Anatomical containment of commensal bacteria in the intestinal mucosa is promoted by innate lymphoid cells (ILCs). However, the mechanism by which ILCs regulate bacterial localization to specific regions remains unknown. Here we show that Peyer's patch (PP) ILCs robustly produce IL-22 and IFN-γ in the absence of exogenous stimuli. Antibiotic treatment of mice decreased both IL-22+ and IFN-γ+ cells in PPs. Blockade of both IL-2 and IL-23 signaling in vitro lowered IL-22 and IFN-γ production. PP ILCs induced mRNA expression of the antibacterial proteins RegIIIβ and RegIIIγ in intestinal epithelial cells. Furthermore, in vivo depletion of ILCs rather than T cells altered bacterial composition and allowed bacterial proliferation in PPs. Collectively, our results show that ILCs regulate the expansion of commensal bacteria in PPs.

  16. Auxin regulates SNARE-dependent vacuolar morphology restricting cell size.

    Science.gov (United States)

    Löfke, Christian; Dünser, Kai; Scheuring, David; Kleine-Vehn, Jürgen

    2015-03-05

    The control of cellular growth is central to multicellular patterning. In plants, the encapsulating cell wall literally binds neighbouring cells to each other and limits cellular sliding/migration. In contrast to its developmental importance, growth regulation is poorly understood in plants. Here, we reveal that the phytohormone auxin impacts on the shape of the biggest plant organelle, the vacuole. TIR1/AFBs-dependent auxin signalling posttranslationally controls the protein abundance of vacuolar SNARE components. Genetic and pharmacological interference with the auxin effect on vacuolar SNAREs interrelates with auxin-resistant vacuolar morphogenesis and cell size regulation. Vacuolar SNARE VTI11 is strictly required for auxin-reliant vacuolar morphogenesis and loss of function renders cells largely insensitive to auxin-dependent growth inhibition. Our data suggests that the adaptation of SNARE-dependent vacuolar morphogenesis allows auxin to limit cellular expansion, contributing to root organ growth rates.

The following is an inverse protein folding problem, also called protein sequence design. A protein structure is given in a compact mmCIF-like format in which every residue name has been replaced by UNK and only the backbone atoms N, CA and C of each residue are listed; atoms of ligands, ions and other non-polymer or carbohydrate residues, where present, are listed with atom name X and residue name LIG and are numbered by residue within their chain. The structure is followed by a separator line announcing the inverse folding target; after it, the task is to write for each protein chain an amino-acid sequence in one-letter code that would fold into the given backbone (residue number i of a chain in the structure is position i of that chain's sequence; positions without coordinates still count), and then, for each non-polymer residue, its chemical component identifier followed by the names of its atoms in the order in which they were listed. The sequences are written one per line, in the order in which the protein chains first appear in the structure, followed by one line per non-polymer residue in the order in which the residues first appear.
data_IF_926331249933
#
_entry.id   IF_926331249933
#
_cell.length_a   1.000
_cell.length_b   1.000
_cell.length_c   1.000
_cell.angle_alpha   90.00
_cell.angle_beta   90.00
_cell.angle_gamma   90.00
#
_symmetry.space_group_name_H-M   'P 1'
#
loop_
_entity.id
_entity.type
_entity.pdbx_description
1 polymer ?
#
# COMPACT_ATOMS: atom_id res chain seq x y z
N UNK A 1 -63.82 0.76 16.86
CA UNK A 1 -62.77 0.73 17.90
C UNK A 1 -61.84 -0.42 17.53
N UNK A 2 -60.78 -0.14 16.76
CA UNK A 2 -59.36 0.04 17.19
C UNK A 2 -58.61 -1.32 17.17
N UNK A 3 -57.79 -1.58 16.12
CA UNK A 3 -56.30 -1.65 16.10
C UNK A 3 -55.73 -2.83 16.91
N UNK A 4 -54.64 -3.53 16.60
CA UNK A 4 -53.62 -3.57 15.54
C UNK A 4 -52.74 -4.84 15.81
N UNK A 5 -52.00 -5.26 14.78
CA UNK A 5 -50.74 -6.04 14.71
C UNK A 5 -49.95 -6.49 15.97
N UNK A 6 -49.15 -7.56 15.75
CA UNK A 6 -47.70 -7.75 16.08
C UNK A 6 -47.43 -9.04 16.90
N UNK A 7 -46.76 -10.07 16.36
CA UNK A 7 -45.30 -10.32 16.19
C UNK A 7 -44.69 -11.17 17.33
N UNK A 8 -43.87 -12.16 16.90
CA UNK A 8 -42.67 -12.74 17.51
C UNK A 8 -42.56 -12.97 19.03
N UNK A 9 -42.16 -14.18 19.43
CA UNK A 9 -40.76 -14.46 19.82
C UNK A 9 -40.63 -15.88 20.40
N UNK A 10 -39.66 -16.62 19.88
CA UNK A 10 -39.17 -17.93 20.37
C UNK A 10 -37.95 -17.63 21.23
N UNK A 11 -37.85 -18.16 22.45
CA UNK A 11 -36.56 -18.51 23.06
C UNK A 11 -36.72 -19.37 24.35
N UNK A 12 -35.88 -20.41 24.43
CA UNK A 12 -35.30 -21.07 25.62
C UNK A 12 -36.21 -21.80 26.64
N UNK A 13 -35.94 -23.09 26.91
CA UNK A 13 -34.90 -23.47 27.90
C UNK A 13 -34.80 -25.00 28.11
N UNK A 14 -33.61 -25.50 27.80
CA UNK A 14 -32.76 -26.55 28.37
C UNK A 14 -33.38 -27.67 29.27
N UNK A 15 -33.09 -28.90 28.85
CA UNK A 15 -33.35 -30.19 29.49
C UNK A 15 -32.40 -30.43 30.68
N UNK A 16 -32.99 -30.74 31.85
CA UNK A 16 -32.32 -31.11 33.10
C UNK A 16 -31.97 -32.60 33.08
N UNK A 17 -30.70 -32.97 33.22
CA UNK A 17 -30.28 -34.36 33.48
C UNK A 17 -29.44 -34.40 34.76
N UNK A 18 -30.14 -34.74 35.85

17. Cell cycle regulation by glucosamine in human pulmonary epithelial cells.

    Science.gov (United States)

    Chuang, Kun-Han; Lu, Chih-Shen; Kou, Yu Ru; Wu, Yuh-Lin

    2013-04-01

    Airway epithelial cells play an important role against intruding pathogens. Glucosamine, a commonly used supplemental compound, has recently begun to be regarded as a potential anti-inflammatory molecule. This study aimed to uncover how glucosamine impacts on cellular proliferation in human alveolar epithelial cells (A549) and bronchial epithelial cells (HBECs). With trypan blue-exclusion assay, we observed that glucosamine (10, 20, 50 mM) caused a decrease in cell number at 24 and 48 h; with a flow cytometric analysis, we also noted an enhanced cell accumulation within the G(0)/G(1) phase at 24 h and induction of late apoptosis at 24 and 48 h by glucosamine (10, 20, 50 mM) in A549 cells and HBECs. Examination of phosphorylation in retinoblastoma (Rb) protein, we found an inhibitory effect by glucosamine at 20 and 50 mM. Glucosamine at 50 mM was demonstrated to elevate both the mRNA and protein expression of p53 and heme oxygenase-1 (HO-1), but also caused a reduction in p21 protein expression. In addition, glucosamine attenuated p21 protein stability via the proteasomal proteolytic pathway, as well as inducing p21 nuclear accumulation. Altogether, our results suggest that a high dose of glucosamine may inhibit cell proliferation through apoptosis and disturb cell cycle progression with a halt at G(0)/G(1) phase, and that this occurs, at least in part, by a reduction in Rb phosphorylation together with modulation of p21, p53 and HO-1 expression, and nuclear p21 accumulation.

  18. Protein Kinase D Regulates Cell Death Pathways in Experimental Pancreatitis

    OpenAIRE

    Yuan, Jingzhen; Liu, Yannan; Tan, Tanya; Guha, Sushovan; Gukovsky, Ilya; Gukovskaya, Anna; Pandol, Stephen J.

    2012-01-01